The reason groundwater is so desirable is as true for cities as it is for farmers: groundwater is often the cheapest, most readily available option, especially in a time of immediate need. Despite talk of large facilities to remove salt from the ocean and of reusing sewer water, groundwater is the “best value of money” for Cape Town to bolster its water supply, argues Christine Colvin, a freshwater specialist with WWF-South Africa.
City of Cape Town numbers back this up. Per unit of water, tapping the three local aquifers — the Atlantis, Cape Flats, and Table Mountain Group — is at least two to four times cheaper than water from a desalination plant.
Wastewater recycling and desalination are proven technologies, but are more costly and slower to build. Groundwater generally represents a quicker solution, particularly for individuals and businesses who want to wean themselves from municipal water. Drilling companies working in Cape Town reported being booked for months at the height of the Day Zero panic. City authorities now count more than 26,100 registered household boreholes in the city, mostly in wealthier districts.
Businesses, too, looked underground to outlast the drought. ACA Threads, a manufacturer of sewing thread, plans to switch to groundwater to run its production facility on the outskirts of Cape Town, said Chris Handt, operations manager. The company invested in two boreholes that produce enough water to cover all the facility’s needs. It will remain connected to the municipal system, but only for emergency purposes.
Handt told Circle of Blue that ACA will offset some of its pumped water by redirecting rainwater that normally flows into storm drains into an on-site recharge basin. Handt did not know how effective the recharge plan would be.
For Cape Town itself, groundwater was expected to be the quickest means of augmenting its water supply, but that has not been the reality. Fortunately, a heroic water conservation campaign and soaking rains in June helped Cape Town avoid a Day Zero catastrophe. Its reservoirs are now more than 70 percent full. The national government did not renew the drought disaster designation in June, and the city announced it will start relaxing water use restrictions on October 1.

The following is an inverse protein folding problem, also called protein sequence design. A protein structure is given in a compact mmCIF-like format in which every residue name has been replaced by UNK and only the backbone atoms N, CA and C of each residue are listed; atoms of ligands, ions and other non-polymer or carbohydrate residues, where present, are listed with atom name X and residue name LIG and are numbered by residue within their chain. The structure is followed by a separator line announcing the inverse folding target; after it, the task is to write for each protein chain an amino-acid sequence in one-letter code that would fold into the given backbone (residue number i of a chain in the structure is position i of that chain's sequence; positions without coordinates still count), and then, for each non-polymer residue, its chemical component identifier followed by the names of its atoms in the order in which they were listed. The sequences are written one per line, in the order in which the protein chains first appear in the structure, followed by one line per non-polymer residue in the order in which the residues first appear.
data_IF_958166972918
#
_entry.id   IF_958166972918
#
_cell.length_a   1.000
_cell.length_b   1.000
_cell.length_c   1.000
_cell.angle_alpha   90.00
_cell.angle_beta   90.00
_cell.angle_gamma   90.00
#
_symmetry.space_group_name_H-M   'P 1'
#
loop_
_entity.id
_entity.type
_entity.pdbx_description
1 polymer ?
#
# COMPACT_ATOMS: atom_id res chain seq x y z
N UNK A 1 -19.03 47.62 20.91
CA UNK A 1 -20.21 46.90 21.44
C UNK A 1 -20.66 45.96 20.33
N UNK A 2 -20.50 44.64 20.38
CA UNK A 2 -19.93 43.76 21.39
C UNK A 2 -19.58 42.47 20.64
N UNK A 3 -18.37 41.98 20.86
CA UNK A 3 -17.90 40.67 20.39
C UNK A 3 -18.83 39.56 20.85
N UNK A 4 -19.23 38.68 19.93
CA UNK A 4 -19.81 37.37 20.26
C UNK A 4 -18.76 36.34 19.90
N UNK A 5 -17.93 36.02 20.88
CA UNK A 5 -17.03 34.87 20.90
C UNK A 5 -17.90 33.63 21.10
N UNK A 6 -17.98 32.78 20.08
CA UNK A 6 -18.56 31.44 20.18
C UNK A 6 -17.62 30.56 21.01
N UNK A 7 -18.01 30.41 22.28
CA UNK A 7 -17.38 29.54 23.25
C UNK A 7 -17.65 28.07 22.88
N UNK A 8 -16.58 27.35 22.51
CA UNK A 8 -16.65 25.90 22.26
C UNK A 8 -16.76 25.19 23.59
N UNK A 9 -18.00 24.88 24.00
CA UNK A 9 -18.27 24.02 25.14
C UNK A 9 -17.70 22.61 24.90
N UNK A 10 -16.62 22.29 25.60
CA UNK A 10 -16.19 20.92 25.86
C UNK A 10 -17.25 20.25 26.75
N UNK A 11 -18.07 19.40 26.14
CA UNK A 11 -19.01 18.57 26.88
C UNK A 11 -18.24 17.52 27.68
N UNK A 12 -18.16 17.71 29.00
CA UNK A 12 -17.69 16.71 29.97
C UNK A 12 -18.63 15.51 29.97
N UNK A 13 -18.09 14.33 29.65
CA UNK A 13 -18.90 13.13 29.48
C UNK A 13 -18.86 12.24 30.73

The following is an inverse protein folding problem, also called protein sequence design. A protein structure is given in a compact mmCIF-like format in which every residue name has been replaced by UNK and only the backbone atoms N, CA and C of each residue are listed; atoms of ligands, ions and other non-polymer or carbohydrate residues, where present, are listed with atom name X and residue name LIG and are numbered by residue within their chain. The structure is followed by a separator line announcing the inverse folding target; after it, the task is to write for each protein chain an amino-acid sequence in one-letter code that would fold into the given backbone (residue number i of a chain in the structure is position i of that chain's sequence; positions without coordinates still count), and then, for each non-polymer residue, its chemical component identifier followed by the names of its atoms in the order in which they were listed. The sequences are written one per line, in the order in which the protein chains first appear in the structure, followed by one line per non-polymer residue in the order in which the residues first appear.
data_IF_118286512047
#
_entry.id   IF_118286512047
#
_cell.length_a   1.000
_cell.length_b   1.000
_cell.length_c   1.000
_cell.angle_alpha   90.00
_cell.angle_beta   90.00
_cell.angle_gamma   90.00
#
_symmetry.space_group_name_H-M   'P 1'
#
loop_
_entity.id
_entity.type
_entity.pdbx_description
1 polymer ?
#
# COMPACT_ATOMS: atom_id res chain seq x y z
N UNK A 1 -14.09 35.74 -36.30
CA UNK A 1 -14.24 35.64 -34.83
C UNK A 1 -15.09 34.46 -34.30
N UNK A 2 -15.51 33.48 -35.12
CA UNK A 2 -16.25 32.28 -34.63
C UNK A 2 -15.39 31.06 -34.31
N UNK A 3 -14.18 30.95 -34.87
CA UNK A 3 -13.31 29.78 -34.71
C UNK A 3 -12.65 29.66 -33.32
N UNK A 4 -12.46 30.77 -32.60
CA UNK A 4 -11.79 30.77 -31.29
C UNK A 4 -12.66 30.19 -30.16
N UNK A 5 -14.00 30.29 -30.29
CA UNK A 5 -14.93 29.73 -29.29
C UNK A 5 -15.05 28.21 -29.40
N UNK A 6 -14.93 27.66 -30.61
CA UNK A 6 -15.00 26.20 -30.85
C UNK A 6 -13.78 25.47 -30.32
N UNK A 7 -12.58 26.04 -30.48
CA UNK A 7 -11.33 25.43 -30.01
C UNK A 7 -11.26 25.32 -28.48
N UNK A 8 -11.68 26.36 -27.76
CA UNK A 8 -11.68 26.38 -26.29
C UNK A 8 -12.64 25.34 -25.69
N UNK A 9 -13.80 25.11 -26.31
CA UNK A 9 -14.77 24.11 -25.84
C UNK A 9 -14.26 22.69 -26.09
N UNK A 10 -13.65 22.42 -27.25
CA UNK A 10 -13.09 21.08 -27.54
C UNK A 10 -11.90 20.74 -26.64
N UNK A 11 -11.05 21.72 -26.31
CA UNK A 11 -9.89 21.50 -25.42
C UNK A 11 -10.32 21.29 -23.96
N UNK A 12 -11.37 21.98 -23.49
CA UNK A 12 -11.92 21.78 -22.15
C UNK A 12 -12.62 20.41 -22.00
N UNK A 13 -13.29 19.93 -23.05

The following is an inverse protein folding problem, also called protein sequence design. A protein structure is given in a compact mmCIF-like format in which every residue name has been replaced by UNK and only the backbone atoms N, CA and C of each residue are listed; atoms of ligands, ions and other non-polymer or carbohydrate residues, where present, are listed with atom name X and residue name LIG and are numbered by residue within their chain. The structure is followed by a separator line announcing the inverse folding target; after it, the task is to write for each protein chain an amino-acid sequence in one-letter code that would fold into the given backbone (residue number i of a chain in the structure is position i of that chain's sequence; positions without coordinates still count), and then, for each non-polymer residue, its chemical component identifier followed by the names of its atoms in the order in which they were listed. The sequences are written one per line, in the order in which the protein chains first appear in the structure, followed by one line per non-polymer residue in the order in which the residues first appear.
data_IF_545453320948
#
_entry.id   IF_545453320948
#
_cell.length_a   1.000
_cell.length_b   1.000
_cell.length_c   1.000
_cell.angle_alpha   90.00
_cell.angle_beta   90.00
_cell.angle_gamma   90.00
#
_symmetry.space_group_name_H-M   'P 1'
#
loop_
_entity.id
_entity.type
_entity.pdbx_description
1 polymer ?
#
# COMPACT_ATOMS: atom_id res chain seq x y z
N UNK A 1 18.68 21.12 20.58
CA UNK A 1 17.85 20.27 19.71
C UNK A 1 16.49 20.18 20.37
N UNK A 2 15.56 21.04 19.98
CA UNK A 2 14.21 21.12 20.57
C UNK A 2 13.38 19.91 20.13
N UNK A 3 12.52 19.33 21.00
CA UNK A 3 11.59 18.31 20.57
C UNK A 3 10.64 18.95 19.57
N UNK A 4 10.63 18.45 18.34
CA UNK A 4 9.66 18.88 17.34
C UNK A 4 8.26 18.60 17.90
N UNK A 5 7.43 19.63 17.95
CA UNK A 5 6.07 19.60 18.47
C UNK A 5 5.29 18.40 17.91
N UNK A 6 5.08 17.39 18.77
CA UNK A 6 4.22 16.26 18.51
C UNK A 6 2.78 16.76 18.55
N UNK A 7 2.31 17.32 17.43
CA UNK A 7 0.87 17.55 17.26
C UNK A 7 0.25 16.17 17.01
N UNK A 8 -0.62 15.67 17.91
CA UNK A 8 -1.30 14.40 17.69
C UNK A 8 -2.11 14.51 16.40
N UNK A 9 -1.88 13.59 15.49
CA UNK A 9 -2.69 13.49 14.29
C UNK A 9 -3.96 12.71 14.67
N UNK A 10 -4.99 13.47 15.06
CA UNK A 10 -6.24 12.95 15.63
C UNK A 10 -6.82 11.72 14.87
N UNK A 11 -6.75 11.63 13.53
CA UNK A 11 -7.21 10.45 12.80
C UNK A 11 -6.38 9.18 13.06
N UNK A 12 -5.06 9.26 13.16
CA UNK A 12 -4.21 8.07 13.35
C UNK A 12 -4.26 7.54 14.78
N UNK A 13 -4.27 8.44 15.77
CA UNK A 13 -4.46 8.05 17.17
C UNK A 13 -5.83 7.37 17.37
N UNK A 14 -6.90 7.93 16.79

Earlier this year, city officials said they anticipated, in an optimistic scenario, pumping 100 million liters of groundwater a day by October from the three aquifers. They have fallen far short. Twelve million to 15 million liters a day is being pumped, only from the Atlantis aquifer.
Ian Neilson, the executive deputy mayor, lists a number of factors for the slow progress on the Cape Flats aquifer: access to land for drilling, poorer water quality than was expected, and the need to guard the wells against contamination.
The city had to acquire licenses from the national Department of Water and Sanitation to extract groundwater. The license for the Cape Flats aquifer requires the city to replace a portion of the water it pumps out. Recharge is possible because the Cape Flats, near the coast, is a sandy, alluvial aquifer into which water easily filters.
The Table Mountain Group, however, is a fractured rock aquifer, where water flows between innumerable below-ground pathways. City-operated recharge sites are not feasible here.
Understanding these systems — and how pumping will alter ecology and hydrology — requires precise knowledge. Though they are useful for uncovering global and regional trends, satellite data are not sharp enough to reveal groundwater dynamics for particular wells or catchments. For local management, local data about subsurface flows, recharge rates, and water chemistry are needed.
“Emergency groundwater supplies will experience the longer-term effects of the drought, so after the drought the aquifer will need extra time to recover,” Claudia Ruz Vargas, a researcher with the International Groundwater Resources Assessment Center, told Circle of Blue.